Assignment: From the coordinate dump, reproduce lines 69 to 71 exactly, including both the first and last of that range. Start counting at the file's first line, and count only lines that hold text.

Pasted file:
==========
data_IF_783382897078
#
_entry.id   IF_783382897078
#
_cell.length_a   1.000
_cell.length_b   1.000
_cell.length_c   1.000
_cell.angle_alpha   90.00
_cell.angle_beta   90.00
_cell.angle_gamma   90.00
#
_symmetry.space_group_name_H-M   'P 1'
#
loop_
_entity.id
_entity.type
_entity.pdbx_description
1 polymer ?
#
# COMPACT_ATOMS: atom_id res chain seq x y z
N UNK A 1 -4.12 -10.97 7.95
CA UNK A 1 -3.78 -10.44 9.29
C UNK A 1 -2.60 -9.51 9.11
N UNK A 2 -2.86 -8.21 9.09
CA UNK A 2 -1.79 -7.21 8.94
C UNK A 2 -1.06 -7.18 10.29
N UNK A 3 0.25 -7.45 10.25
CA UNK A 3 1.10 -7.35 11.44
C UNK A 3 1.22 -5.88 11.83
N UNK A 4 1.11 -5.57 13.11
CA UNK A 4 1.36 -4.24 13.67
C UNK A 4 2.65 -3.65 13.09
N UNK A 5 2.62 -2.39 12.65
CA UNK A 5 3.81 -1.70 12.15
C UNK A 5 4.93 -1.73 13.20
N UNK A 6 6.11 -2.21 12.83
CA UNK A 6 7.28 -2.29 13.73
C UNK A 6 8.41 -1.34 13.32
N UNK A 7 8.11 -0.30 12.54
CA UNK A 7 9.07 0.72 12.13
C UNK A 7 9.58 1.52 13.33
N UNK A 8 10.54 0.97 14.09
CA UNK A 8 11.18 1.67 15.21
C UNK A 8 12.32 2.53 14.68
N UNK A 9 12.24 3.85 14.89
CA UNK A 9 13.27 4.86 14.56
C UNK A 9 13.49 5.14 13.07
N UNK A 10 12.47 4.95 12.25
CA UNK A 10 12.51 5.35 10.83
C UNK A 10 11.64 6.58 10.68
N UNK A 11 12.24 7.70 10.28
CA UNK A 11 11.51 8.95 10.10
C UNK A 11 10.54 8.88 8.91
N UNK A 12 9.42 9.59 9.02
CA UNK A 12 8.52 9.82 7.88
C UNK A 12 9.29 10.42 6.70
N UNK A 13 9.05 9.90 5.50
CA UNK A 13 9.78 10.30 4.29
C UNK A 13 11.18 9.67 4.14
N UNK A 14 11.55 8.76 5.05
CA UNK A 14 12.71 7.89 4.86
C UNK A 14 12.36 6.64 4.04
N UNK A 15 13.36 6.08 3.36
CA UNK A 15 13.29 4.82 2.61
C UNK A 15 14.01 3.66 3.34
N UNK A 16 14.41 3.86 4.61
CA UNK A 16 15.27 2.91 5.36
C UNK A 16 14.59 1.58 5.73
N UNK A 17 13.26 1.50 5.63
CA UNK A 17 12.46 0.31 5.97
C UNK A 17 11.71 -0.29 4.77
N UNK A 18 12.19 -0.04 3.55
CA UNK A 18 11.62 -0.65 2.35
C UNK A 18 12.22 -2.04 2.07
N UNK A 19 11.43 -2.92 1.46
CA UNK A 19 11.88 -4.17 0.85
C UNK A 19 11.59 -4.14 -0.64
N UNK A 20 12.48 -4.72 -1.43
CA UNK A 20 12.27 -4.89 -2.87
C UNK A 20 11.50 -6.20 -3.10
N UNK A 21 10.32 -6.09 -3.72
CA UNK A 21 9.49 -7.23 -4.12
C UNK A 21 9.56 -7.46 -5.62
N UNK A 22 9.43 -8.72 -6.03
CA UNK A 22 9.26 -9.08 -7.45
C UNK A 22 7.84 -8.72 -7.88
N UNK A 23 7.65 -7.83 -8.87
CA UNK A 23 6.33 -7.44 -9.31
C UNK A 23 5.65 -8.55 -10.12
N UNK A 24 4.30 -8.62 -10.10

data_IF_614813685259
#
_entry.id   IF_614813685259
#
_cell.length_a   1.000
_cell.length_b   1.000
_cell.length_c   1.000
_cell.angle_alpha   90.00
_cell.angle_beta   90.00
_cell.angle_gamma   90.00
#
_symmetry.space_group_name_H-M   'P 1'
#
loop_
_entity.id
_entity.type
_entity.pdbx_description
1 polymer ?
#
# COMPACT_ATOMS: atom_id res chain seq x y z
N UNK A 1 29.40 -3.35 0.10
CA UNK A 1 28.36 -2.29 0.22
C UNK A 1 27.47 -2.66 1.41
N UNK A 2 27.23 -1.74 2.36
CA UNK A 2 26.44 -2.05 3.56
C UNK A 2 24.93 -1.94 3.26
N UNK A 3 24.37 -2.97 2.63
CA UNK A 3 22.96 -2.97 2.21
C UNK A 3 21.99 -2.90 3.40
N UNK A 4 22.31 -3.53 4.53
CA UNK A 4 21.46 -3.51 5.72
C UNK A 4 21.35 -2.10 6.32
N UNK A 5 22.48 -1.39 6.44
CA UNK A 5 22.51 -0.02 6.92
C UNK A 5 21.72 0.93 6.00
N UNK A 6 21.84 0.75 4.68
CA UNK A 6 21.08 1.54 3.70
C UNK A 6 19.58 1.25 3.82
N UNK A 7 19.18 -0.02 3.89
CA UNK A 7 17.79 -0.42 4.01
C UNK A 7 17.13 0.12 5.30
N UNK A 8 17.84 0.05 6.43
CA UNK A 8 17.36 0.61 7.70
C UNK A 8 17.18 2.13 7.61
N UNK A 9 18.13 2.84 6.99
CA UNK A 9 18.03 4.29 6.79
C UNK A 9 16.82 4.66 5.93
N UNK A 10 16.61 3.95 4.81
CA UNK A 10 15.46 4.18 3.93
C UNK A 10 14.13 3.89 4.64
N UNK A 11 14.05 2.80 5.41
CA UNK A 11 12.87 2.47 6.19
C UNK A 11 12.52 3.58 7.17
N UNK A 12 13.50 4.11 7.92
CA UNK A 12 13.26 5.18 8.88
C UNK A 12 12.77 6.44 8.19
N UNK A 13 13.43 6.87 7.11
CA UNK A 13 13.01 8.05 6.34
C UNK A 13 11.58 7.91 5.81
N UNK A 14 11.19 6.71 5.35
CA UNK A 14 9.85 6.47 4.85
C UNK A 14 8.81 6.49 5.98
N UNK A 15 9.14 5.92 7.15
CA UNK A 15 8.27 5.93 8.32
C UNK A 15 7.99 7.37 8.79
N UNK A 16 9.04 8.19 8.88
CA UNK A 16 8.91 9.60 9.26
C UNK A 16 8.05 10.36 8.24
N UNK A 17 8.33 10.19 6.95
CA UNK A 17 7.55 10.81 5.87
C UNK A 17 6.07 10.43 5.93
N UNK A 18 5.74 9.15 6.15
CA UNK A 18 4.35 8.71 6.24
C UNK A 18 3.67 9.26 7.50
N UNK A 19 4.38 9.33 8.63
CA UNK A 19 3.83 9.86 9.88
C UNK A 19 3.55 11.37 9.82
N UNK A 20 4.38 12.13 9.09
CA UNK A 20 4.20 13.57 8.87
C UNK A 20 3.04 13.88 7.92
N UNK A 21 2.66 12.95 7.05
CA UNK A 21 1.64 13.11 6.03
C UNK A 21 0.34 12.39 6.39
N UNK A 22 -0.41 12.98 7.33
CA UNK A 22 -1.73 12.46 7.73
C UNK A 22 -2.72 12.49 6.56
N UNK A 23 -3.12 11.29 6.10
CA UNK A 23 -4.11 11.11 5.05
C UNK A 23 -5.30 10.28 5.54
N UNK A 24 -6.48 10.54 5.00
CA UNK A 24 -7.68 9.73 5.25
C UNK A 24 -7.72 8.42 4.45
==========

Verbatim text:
N UNK A 17 13.26 1.50 5.63
CA UNK A 17 12.46 0.31 5.97
C UNK A 17 11.71 -0.29 4.77